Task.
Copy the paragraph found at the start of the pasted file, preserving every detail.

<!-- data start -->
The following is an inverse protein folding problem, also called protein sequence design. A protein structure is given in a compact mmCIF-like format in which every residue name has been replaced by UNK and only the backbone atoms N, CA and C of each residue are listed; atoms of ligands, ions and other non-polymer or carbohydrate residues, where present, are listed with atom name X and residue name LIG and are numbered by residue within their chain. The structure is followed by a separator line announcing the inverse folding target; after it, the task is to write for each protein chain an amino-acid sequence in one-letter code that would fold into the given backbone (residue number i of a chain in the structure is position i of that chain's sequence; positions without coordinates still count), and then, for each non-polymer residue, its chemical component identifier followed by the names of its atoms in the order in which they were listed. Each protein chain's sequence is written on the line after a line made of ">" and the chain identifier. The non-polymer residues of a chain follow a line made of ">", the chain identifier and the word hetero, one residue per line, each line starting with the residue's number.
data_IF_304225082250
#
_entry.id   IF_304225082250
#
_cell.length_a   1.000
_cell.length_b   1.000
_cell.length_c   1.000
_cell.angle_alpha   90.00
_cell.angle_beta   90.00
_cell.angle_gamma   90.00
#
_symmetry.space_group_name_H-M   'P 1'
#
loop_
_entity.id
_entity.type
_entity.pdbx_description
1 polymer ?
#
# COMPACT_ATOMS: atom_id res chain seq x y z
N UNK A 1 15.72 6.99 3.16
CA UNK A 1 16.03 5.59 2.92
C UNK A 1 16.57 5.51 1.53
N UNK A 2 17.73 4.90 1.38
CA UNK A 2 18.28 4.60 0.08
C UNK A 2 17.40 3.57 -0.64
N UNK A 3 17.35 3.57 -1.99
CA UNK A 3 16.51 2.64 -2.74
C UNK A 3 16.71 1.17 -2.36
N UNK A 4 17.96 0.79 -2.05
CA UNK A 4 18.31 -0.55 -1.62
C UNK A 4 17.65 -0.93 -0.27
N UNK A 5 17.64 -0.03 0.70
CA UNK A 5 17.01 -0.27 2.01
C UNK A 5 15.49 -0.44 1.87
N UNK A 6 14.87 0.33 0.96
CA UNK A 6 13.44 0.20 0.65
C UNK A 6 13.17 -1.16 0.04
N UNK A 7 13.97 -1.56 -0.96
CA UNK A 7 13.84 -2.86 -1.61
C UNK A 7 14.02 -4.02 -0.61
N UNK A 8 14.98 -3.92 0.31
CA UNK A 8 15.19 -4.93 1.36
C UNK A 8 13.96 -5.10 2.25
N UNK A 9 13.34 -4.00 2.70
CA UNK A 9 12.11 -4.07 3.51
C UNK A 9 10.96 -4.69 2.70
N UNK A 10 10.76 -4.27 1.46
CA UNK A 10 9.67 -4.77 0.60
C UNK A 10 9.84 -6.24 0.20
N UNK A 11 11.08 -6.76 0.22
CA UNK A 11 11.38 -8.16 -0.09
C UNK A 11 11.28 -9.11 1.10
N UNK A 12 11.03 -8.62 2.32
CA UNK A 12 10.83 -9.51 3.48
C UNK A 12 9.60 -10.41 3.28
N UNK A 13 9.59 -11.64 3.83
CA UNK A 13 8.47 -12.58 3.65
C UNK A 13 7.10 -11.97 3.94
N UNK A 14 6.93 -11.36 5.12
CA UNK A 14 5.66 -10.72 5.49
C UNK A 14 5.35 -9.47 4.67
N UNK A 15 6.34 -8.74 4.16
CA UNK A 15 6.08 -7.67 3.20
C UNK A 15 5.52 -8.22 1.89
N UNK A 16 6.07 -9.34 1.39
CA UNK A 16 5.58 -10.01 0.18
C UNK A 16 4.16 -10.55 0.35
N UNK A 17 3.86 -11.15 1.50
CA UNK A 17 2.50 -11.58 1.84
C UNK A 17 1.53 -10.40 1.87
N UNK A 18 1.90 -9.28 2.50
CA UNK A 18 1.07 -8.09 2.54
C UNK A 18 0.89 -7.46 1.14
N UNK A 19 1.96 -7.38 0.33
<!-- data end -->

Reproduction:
The following is an inverse protein folding problem, also called protein sequence design. A protein structure is given in a compact mmCIF-like format in which every residue name has been replaced by UNK and only the backbone atoms N, CA and C of each residue are listed; atoms of ligands, ions and other non-polymer or carbohydrate residues, where present, are listed with atom name X and residue name LIG and are numbered by residue within their chain. The structure is followed by a separator line announcing the inverse folding target; after it, the task is to write for each protein chain an amino-acid sequence in one-letter code that would fold into the given backbone (residue number i of a chain in the structure is position i of that chain's sequence; positions without coordinates still count), and then, for each non-polymer residue, its chemical component identifier followed by the names of its atoms in the order in which they were listed. Each protein chain's sequence is written on the line after a line made of ">" and the chain identifier. The non-polymer residues of a chain follow a line made of ">", the chain identifier and the word hetero, one residue per line, each line starting with the residue's number.